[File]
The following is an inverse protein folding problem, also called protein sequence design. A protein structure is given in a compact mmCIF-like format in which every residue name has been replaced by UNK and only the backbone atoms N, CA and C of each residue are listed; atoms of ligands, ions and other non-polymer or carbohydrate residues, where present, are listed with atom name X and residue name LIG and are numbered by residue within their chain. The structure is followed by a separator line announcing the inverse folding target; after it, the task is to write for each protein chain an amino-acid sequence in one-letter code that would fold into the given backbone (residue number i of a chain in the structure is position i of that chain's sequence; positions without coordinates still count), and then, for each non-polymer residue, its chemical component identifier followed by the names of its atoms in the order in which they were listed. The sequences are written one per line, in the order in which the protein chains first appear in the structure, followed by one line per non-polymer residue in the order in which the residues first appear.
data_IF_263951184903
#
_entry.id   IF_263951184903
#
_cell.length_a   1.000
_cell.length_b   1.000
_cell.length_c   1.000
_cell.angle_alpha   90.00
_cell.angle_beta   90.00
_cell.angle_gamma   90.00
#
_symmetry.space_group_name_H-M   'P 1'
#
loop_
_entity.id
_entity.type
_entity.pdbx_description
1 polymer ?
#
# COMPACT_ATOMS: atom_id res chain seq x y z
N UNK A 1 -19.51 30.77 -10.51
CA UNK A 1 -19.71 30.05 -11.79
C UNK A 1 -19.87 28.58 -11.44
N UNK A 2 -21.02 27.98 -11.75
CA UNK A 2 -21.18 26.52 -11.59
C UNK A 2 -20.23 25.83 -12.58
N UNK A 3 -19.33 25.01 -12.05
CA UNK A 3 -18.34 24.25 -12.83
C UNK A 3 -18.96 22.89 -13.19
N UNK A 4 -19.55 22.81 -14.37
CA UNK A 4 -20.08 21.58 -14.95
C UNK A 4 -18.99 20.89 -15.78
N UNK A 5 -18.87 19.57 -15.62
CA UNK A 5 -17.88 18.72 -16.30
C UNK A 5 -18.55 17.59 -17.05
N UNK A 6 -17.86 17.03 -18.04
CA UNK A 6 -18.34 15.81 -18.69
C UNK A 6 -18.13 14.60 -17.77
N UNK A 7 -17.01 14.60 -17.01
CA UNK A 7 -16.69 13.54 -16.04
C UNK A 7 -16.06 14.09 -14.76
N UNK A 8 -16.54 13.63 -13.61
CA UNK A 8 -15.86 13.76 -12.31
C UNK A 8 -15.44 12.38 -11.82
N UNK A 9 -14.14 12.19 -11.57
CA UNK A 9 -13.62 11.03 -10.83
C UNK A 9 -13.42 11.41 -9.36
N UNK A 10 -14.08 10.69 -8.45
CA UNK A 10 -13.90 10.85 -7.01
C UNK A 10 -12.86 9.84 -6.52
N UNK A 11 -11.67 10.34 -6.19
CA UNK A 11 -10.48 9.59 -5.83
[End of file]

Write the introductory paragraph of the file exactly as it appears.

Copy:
The following is an inverse protein folding problem, also called protein sequence design. A protein structure is given in a compact mmCIF-like format in which every residue name has been replaced by UNK and only the backbone atoms N, CA and C of each residue are listed; atoms of ligands, ions and other non-polymer or carbohydrate residues, where present, are listed with atom name X and residue name LIG and are numbered by residue within their chain. The structure is followed by a separator line announcing the inverse folding target; after it, the task is to write for each protein chain an amino-acid sequence in one-letter code that would fold into the given backbone (residue number i of a chain in the structure is position i of that chain's sequence; positions without coordinates still count), and then, for each non-polymer residue, its chemical component identifier followed by the names of its atoms in the order in which they were listed. The sequences are written one per line, in the order in which the protein chains first appear in the structure, followed by one line per non-polymer residue in the order in which the residues first appear.